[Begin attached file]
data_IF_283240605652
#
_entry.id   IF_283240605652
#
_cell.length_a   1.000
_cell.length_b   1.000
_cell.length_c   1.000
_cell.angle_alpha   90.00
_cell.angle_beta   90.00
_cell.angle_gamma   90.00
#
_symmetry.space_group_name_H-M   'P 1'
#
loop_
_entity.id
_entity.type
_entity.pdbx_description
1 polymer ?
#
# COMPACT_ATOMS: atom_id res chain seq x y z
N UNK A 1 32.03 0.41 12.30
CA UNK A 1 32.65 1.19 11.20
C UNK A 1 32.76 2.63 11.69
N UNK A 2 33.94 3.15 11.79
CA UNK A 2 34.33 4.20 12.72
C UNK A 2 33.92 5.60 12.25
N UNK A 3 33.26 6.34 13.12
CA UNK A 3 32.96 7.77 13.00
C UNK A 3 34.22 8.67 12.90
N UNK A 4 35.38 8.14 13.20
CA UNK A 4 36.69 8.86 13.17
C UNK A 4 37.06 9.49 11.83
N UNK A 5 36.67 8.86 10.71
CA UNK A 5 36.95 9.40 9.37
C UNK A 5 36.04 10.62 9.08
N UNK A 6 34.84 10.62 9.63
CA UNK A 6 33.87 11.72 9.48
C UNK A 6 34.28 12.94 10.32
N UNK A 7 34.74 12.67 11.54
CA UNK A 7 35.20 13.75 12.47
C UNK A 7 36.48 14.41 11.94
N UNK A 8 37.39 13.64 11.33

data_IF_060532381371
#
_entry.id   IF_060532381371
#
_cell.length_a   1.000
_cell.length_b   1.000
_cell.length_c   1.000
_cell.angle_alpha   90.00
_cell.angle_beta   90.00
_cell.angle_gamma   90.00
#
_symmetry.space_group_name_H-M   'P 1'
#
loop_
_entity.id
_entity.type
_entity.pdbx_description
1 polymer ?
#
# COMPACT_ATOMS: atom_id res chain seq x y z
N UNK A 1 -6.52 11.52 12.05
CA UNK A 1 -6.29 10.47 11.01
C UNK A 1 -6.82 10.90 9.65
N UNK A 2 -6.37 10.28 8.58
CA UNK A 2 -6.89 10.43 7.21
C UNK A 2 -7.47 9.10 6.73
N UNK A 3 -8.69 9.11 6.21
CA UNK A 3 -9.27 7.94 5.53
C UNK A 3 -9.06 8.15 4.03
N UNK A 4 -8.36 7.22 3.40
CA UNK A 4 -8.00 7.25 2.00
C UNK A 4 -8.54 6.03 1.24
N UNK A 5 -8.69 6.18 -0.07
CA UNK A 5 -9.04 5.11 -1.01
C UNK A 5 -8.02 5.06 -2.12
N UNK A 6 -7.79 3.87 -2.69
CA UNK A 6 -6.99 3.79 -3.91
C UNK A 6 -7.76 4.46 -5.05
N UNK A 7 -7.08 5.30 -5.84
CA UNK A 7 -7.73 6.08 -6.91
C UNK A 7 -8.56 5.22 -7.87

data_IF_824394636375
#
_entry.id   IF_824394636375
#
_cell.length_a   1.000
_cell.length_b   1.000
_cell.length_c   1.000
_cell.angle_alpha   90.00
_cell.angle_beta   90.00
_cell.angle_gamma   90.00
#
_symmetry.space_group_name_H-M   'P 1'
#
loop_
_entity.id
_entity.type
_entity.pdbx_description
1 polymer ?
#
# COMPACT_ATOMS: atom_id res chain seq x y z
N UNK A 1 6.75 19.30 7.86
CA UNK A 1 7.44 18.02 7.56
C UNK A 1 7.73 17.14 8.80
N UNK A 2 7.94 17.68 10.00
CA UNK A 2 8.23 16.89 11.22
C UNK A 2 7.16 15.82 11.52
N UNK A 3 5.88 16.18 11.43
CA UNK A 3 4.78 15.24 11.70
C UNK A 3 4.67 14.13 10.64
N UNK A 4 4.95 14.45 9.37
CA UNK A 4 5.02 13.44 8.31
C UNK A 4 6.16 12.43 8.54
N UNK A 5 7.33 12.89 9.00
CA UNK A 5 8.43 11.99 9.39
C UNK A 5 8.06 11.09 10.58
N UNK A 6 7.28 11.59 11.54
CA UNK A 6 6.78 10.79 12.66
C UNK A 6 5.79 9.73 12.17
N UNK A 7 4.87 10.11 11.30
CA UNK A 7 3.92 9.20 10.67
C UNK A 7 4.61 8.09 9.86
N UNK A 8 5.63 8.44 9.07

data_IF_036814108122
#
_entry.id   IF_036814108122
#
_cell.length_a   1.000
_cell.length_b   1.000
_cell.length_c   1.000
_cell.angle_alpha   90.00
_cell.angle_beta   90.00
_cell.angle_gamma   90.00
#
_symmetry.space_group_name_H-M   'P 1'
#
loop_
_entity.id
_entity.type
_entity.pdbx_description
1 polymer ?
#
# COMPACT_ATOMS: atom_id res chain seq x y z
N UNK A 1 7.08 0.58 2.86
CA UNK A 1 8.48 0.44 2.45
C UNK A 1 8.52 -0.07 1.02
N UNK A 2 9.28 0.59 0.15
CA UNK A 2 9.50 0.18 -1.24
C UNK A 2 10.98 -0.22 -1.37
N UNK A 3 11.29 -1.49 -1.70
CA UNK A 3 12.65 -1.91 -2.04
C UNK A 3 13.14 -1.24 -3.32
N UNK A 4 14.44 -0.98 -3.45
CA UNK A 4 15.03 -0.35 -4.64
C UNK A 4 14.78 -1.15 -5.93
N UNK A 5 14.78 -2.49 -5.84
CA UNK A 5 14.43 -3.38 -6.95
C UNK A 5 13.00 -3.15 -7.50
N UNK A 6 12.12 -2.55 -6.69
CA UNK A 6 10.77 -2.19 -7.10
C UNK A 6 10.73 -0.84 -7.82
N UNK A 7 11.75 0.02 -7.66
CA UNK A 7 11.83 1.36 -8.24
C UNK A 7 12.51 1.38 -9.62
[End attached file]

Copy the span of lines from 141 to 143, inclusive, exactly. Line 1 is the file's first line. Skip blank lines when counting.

_entity.type
_entity.pdbx_description
1 polymer ?